“Knowingly and willfully encouraged participants to travel through the canyon despite advisements from park officials to the contrary, provided participants with tips and information to circumvent park laws, and denied leading any large scale-rim-to-rim groups to investigating park officials throughout,”
Joseph Don Mount, former chief operations officer at Steck Medical Group, is facing federal charges for allegedly organizing a 153-person hike through Grand Canyon National Park in the middle of the coronavirus pandemic. Denver 7 reports federal court filings recently released claim Mr. Mount spent months planning and organizing the Oct. 24, 2020 hike, and collected thousands of dollars from participants.
Having a group that large was not allowed inside the park even prior to pandemic safety protocols. Tour groups were limited to 30 people prior to March 2020. During the pandemic, groups were limited to 11 people. It should also be noted that the park does not allow larger groups to break up into smaller groups once they get there.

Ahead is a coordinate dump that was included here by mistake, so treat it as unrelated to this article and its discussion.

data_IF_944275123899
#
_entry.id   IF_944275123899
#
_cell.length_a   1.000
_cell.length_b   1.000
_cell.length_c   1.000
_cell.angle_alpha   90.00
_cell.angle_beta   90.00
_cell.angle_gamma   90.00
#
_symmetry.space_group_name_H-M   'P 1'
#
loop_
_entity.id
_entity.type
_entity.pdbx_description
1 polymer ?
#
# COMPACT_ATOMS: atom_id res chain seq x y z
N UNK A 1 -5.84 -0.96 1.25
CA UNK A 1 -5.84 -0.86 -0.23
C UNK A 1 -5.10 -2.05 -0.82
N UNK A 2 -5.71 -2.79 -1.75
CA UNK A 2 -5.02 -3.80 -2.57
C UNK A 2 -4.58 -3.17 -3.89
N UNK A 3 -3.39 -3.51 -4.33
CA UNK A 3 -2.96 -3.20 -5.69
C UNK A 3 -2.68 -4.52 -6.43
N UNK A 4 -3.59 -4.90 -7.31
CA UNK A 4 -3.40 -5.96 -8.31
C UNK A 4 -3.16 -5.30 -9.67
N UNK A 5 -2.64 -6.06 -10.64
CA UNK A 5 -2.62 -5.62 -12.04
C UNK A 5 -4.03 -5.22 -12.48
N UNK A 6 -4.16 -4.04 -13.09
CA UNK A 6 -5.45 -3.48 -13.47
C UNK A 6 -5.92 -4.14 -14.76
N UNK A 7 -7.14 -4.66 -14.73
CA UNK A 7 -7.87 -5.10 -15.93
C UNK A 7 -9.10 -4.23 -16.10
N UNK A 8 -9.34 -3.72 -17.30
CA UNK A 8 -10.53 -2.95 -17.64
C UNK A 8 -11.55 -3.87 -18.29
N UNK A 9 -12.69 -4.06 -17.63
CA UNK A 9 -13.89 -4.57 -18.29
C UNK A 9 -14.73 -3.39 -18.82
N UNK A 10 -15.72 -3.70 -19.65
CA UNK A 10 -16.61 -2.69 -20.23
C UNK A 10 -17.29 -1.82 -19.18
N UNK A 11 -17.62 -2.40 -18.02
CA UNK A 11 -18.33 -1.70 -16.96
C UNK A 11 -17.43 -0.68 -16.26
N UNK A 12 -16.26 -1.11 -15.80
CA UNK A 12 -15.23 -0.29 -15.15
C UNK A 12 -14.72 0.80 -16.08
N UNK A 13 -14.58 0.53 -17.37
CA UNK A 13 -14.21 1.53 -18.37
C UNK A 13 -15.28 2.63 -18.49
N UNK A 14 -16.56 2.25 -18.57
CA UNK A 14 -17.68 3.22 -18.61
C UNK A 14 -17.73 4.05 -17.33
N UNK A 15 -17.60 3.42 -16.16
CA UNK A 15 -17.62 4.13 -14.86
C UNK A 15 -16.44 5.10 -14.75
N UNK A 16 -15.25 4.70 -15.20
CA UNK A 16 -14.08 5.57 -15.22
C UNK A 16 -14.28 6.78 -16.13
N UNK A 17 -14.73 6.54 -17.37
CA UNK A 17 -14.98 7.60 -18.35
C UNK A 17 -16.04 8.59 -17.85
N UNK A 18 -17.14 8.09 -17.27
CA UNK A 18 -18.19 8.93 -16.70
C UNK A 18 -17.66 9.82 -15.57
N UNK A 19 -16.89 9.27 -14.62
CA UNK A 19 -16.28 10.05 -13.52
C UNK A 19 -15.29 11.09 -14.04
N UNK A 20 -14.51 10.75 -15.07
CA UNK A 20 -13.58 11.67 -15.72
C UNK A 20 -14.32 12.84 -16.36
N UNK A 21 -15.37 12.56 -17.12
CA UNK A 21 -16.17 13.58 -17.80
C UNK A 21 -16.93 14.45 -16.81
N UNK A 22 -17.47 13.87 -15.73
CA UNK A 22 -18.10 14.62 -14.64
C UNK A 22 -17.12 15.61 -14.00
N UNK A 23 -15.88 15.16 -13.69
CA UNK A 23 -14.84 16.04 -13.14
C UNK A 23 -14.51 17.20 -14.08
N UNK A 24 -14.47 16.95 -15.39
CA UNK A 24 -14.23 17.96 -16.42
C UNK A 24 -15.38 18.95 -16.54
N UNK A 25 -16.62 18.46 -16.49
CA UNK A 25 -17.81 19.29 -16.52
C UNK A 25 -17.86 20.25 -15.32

Mount had contacted the permit office in September and requesting permits for a group of 12 people. He was told the maximum group size was 11, and that groups of 10 or less do not require a permit. Officials caught wind of the illegal hike through a facebook posting showing he was charging $95 per person. On the day of the hike, park rangers spotted larger groups, at one point about 70 people gathered in a single location. In an affidavit a park ranger said Mount urged participants to bring walkie-talkies so they could avoid being detected.
Mount was charged with giving a false report, intentionally interfering with a government employee, soliciting business without a permit, violating activity restrictions and violating coronavirus restrictions. His is a court hearing later this month.